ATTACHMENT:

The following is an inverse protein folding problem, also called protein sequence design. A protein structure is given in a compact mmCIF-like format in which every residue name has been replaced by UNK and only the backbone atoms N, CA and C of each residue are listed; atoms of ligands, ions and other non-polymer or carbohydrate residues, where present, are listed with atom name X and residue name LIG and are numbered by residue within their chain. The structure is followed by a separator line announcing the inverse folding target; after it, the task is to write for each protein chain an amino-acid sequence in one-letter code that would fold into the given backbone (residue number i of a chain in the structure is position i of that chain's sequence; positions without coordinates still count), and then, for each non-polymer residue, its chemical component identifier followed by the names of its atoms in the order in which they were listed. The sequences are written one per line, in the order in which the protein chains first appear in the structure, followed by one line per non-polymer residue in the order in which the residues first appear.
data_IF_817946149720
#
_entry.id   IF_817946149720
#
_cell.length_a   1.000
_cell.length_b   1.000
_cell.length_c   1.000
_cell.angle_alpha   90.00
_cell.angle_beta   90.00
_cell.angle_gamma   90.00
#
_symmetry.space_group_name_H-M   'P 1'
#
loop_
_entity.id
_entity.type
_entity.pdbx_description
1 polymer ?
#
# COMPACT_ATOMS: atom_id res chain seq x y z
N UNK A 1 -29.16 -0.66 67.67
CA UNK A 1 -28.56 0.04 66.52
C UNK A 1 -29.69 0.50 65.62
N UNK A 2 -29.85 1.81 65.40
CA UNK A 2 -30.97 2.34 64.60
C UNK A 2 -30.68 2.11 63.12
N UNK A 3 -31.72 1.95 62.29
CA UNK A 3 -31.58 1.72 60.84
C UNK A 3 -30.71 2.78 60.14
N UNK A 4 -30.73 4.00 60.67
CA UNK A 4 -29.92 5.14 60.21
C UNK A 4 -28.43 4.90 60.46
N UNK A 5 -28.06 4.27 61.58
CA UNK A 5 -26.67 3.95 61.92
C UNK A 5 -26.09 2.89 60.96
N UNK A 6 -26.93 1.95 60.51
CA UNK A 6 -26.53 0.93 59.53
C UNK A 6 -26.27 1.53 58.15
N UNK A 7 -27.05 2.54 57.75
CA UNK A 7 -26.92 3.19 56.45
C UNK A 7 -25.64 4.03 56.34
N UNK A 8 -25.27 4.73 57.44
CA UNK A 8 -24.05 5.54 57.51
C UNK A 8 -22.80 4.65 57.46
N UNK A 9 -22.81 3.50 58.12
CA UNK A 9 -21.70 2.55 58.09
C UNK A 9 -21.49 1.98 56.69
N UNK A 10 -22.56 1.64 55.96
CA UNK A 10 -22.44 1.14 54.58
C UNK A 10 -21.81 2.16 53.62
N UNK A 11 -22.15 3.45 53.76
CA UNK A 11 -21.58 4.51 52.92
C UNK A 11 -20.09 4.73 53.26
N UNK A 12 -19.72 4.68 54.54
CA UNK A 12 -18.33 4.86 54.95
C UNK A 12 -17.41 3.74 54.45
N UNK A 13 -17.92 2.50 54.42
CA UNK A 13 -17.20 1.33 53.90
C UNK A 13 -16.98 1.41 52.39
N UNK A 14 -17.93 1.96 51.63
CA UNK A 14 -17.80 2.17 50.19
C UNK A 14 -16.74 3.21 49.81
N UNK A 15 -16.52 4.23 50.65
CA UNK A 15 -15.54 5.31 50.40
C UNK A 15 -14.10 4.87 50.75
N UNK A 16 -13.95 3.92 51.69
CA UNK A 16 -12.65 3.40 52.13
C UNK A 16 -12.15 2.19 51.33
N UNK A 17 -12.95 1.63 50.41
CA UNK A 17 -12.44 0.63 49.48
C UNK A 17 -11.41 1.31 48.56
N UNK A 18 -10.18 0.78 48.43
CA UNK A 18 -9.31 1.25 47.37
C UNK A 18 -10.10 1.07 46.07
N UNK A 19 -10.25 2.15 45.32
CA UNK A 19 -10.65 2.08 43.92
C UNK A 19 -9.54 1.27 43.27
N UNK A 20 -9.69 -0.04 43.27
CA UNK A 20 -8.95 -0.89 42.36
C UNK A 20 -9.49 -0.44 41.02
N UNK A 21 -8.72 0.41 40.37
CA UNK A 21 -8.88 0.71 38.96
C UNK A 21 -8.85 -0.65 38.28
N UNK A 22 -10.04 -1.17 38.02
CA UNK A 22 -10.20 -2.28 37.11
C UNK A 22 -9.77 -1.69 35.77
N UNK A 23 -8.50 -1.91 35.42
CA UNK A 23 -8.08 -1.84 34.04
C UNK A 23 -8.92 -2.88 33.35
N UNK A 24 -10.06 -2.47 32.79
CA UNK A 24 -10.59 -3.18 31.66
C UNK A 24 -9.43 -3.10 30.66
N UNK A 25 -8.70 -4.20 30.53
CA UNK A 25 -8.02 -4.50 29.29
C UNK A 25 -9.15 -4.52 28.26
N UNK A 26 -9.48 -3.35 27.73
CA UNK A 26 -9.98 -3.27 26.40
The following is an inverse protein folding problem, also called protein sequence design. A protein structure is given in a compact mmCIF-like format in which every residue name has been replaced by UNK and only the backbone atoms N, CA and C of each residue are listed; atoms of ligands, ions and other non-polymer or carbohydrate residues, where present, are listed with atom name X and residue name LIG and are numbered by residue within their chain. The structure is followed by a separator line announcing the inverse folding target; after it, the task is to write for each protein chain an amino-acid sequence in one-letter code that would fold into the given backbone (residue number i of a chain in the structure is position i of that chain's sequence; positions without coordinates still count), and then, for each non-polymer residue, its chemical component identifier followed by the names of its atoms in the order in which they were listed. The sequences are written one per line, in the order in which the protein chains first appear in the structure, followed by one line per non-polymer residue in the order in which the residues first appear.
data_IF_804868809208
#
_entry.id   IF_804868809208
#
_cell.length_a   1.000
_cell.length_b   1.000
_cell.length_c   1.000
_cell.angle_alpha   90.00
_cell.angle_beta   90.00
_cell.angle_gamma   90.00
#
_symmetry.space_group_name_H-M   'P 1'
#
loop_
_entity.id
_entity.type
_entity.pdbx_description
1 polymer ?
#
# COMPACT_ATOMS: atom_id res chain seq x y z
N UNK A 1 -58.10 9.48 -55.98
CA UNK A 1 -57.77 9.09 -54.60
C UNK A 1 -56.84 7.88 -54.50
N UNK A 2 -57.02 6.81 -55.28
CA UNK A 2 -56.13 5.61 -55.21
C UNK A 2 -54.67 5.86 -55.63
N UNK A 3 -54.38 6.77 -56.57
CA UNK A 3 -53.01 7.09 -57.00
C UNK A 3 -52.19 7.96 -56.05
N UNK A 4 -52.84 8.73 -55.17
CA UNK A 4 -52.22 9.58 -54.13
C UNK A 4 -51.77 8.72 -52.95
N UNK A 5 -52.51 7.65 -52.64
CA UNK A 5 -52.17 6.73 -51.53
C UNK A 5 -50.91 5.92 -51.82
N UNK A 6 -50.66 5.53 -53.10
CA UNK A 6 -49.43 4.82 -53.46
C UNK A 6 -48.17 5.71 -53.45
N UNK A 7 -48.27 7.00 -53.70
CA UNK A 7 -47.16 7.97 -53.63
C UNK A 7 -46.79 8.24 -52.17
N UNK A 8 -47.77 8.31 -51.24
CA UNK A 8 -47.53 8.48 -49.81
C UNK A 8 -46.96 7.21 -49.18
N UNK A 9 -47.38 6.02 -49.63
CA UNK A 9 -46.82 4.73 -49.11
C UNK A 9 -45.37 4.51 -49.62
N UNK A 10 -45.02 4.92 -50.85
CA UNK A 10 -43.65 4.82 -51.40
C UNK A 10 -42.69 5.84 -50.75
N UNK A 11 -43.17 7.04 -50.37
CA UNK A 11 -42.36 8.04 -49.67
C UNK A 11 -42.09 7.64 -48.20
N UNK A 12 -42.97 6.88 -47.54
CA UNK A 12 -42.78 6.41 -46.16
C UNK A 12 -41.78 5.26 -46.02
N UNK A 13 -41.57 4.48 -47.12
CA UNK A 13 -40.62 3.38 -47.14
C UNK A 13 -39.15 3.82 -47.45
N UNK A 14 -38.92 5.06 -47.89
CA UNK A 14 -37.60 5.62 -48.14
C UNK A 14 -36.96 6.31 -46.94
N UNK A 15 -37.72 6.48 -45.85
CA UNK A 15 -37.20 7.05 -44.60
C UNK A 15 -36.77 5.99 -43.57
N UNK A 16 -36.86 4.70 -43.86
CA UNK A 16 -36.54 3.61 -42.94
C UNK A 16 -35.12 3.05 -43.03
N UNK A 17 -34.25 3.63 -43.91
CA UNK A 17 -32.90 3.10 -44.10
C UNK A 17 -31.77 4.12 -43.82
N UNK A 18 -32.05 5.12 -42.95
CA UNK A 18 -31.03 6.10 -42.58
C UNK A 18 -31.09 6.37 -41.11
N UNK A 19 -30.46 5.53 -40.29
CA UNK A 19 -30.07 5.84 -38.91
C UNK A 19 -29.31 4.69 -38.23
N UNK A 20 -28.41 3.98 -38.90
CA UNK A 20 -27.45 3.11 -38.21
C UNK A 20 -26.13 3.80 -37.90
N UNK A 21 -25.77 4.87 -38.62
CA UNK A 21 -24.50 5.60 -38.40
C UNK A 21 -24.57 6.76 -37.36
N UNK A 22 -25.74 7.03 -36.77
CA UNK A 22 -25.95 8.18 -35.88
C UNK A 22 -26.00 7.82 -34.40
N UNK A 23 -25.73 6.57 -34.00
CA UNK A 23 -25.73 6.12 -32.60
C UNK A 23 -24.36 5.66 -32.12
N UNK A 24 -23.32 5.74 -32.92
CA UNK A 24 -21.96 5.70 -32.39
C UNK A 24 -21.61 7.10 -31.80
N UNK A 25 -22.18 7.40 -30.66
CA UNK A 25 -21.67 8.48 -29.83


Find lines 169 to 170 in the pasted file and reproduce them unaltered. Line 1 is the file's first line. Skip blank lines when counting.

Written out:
CA UNK A 17 -32.90 3.10 -44.10
C UNK A 17 -31.77 4.12 -43.82